There are only a handful of scenes in cinematic history that have stood the test of time and have remained in our collective memory and become a cultural phenomenon in their own right. Possibly the most outrageous and biggest one might be the infamous interrogation scene from Basic Instinct, now receiving a flashy 4K release, in which Catherine Trammell, played deliciously by Sharon Stone in her career-making performance, exposes herself to a room full of male detectives.
It’s a scene that is somehow both incredibly sexy, yet totally distasteful. The shot was achieved without Stone’s knowledge or indeed, consent, although the actress later agreed to keep it in the film as it fit her character. It’s a scene that encapsulates the entire film; horny, but kind of gross. Paul Verhoeven’s classic erotic thriller opened the 1992 Cannes Film Festival and while the genre in itself has all but disappeared, it’s hard not to admire the sheer audacity of Basic Instinct.
A rich and famous former rock star is murdered in cold blood and detective Nick Curran (Michael Douglas) suspects writer Catherine Trammell to be the killer. Her violent books detail a similar murder, but Trammell proves to be intelligent, cold and attractive. Curran and Trammell engage in an erotic cat-and-mouse -game while the mystery deepens.
By far, Stone’s performance is the reason Verhoeven’s film was so successful and remains one of its only redeeming qualities. Joe Eszterhas’ script is overlong and full of ridiculous dialogue and the plot grows increasingly convoluted. Basic Instinct is also full of plot holes, with the most glaring one being the lack of DNA testing used to solve the murder, but who cares when you have attractive Hollywood stars having a lot of hot sex, right? The many sex scenes seem to try and hide the fact that Basic Instinct eventually has very little to say, but it is still ridiculously entertaining even when it slips into bad taste.
Released in 1992, it was always a possibility that Basic Instinct would age badly and indeed, by 2021 standards, the film comes across as misogynistic and questionable. Curran engages in rough sex with his psychologist and she repeatedly pleads Curran to stop, which he doesn’t, making the incident clearly rape, which is then forgotten and discarded. Trammell is also openly bisexual, yet all her female partners are punished in one way or another and in the end, conforming to a patriarchal, heteronormative relationship. It’s disappointing, but not surprising in a film made by almost entirely by a male production team.
While Trammell seems like a strong female character, openly sexual and intelligent, constantly one-upping the bumbling male detectives, this characterisation is shallow and, in the end, only plays into the male fantasy of such a woman, one that ultimately submits themselves to a man, in the bedroom as well as outside of it. In Basic Instinct, patriarchy and the male gaze remains the equilibrium, the balance which keeps the world turning. While female sexuality has always been something of a taboo in cinema and watching a woman use her sexuality to her gain is refreshing and at times, exciting, Verhoeven’s film still retains a male-focused view. Women are objectified and just because we’re shown a woman openly enjoying sex, it doesn’t make the portrayal a positive one.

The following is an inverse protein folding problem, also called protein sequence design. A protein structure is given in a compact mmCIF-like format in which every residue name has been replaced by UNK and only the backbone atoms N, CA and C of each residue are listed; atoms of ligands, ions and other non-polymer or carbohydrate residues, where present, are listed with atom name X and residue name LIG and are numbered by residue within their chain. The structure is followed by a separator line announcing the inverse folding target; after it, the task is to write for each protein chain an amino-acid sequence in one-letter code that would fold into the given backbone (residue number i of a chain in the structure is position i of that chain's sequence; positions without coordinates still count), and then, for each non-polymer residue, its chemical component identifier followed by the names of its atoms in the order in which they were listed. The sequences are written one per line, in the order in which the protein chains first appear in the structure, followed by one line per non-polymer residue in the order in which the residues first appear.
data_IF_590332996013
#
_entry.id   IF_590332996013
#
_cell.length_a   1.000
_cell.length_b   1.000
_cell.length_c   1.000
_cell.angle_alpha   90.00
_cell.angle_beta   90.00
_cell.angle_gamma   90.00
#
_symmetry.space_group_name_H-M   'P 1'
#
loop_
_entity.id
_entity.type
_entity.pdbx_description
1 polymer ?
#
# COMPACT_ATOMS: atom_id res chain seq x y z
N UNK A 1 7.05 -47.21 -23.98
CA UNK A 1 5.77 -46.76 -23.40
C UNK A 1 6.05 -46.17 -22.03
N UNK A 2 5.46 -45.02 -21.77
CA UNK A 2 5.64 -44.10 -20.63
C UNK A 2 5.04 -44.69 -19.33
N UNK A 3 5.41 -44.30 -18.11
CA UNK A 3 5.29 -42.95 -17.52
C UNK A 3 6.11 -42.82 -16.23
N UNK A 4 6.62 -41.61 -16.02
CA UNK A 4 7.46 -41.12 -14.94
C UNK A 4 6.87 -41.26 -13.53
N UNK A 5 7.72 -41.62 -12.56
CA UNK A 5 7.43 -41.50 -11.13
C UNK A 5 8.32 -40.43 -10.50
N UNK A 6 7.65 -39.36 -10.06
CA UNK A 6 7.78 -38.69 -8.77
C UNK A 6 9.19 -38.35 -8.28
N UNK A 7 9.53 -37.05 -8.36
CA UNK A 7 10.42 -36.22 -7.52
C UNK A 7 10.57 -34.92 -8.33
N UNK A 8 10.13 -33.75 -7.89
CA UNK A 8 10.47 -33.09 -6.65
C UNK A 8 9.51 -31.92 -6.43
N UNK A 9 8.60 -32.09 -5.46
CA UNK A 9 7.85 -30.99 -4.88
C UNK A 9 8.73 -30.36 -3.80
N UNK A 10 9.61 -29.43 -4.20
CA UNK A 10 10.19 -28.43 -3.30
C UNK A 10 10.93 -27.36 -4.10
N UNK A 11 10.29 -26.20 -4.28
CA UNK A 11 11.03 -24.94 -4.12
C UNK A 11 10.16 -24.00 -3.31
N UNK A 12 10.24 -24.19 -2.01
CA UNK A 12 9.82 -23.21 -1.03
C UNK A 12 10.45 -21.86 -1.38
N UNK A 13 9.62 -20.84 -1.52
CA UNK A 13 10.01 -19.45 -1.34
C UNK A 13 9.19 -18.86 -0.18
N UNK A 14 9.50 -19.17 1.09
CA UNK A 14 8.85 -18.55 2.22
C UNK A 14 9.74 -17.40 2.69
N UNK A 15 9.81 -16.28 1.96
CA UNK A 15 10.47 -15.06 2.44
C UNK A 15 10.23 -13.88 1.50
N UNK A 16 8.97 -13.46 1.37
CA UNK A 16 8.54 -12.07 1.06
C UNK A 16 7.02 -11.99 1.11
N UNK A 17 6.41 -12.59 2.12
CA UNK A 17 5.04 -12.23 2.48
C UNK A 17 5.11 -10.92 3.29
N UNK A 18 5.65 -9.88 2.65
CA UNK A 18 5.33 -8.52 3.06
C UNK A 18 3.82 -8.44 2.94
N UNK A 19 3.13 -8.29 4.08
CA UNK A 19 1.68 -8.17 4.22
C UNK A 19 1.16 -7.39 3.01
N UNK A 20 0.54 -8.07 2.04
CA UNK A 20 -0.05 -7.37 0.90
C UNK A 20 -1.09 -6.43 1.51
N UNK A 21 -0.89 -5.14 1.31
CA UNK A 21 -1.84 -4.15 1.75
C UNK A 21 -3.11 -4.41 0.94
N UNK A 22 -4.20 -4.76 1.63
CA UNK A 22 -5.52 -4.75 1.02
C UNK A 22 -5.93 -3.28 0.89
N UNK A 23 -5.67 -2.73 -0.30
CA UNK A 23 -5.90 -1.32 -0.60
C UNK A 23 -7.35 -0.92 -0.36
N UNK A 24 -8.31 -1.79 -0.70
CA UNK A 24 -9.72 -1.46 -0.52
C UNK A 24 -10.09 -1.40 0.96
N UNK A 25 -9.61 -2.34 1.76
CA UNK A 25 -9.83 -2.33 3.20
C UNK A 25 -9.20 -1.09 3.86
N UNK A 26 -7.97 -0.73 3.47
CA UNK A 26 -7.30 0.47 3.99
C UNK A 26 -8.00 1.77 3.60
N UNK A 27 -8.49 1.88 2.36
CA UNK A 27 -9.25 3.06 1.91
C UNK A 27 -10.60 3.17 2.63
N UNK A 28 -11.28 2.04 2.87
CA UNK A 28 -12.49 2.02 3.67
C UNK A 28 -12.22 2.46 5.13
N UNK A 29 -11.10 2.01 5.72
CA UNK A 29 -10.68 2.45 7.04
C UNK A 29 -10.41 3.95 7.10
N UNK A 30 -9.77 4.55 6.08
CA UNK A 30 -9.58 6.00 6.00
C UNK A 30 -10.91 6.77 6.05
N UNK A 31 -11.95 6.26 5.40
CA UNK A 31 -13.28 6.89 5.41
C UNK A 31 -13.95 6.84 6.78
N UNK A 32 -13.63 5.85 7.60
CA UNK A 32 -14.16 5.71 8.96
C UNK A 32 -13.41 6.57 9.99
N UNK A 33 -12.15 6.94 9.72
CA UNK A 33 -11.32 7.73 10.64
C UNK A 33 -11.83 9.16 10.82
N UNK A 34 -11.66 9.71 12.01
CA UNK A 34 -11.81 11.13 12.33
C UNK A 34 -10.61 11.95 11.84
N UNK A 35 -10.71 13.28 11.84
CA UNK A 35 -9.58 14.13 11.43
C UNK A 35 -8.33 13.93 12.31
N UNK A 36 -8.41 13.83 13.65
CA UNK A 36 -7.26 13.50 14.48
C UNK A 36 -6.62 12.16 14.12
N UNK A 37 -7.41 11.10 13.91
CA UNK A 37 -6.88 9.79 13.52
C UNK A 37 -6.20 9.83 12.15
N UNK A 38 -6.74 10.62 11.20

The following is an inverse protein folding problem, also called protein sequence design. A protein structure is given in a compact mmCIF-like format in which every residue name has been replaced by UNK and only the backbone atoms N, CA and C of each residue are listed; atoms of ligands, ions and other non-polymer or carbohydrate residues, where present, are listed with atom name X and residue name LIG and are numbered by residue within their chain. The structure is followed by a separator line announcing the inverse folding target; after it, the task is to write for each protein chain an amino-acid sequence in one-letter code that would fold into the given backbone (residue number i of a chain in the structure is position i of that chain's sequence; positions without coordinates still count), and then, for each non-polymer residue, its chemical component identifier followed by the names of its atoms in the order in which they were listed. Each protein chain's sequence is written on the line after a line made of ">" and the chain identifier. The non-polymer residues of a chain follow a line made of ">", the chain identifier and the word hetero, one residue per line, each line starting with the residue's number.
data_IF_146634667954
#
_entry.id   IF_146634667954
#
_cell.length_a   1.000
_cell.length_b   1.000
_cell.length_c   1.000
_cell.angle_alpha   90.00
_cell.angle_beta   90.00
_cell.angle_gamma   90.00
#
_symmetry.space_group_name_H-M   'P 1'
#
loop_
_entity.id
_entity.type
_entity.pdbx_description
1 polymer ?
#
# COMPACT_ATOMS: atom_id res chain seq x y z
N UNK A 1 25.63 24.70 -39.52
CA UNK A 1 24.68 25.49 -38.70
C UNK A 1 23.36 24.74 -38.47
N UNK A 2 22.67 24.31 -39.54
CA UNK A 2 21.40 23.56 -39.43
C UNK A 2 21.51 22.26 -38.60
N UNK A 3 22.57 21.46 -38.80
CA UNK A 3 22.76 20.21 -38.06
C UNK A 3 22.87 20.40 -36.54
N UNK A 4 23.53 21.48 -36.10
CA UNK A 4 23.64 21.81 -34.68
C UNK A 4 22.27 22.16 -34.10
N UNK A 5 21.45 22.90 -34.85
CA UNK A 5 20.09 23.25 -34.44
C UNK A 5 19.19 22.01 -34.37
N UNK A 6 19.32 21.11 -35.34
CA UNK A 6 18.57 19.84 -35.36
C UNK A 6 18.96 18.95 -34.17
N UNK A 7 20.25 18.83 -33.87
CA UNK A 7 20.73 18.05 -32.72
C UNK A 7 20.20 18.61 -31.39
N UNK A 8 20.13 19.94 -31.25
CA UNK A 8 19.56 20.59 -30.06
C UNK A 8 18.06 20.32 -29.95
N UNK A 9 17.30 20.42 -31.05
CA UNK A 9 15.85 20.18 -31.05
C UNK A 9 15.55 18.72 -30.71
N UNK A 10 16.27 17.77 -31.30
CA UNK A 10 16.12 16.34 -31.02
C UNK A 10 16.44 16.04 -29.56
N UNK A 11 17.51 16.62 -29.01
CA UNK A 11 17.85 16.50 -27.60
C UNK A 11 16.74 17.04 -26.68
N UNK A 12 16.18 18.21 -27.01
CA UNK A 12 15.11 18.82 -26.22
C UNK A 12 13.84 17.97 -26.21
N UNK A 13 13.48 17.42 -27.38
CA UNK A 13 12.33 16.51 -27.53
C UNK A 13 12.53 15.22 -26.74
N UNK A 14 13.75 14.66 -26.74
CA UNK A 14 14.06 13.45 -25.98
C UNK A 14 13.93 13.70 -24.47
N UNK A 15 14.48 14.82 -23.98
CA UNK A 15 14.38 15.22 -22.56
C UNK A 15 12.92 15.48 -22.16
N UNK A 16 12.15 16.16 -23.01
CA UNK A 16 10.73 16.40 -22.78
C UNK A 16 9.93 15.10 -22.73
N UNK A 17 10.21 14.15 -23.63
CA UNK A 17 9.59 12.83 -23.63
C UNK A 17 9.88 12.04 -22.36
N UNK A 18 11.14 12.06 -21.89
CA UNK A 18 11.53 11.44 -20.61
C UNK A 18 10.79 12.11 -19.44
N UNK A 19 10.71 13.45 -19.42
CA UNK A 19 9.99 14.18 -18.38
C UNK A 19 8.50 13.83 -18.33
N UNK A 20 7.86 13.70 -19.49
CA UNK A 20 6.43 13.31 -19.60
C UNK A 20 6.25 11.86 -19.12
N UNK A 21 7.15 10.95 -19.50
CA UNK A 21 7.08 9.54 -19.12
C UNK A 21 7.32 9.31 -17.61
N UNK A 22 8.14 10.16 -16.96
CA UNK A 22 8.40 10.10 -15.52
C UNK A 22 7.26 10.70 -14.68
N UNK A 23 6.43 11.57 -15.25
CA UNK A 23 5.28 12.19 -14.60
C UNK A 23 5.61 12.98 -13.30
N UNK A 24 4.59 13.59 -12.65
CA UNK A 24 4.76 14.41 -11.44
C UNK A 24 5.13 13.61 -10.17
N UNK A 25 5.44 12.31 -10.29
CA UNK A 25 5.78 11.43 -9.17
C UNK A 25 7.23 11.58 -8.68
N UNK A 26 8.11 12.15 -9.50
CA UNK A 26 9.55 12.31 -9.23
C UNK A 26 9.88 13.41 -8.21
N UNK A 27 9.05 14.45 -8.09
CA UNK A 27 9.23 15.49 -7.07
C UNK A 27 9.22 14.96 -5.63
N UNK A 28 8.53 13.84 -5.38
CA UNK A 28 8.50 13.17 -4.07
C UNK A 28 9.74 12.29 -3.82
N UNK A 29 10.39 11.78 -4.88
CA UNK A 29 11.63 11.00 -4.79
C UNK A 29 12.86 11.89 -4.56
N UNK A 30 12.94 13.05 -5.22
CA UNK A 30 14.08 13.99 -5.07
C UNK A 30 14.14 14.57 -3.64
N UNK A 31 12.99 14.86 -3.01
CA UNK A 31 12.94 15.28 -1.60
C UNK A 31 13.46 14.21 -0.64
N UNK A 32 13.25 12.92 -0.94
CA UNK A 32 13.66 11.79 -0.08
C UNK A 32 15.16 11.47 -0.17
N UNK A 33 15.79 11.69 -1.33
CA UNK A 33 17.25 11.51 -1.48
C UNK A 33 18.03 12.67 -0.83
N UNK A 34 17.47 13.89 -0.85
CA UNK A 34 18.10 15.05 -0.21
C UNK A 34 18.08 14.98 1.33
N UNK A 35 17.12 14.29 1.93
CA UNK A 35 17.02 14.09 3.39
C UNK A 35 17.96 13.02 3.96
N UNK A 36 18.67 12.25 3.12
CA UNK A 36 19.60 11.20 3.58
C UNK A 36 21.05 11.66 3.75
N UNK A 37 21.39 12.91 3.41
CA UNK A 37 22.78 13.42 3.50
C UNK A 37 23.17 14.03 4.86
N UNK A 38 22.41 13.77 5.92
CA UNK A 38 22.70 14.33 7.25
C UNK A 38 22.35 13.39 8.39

But Stone’s performance is still one for the ages. Her dynamic and chemistry with Michael Douglas is undeniably erotic and magnetic. She is in total control in her scenes, drawing the viewer’s eye and all her lines are delivered with such sweet gratification and sensuality, it’s impossible not to fall under her spell. Her performance is bold and impressive and not because of the nudity, but because of how committed Stone is at all times, fully understanding Trammell’s motivations and character.
The new release also includes plenty of new extras, all of them fascinating. The audio commentary by Paul Verhoeven and Jan de Bont is an especially nice treat. Basic Instinct remains a controversial classic in a genre that barely exists anymore. In many ways, it feels like a relic of an old world and style of filmmaking and as such, it’s fascinating. Despite its glaring flaws, it’s a tremendously enjoyable thriller about sex and murder with a killer performance from Sharon Stone.
Basic Instinct is available on 4K UHD Collector’s Edition, Steelbook, Blu-Ray, DVD and Digital on June 14th.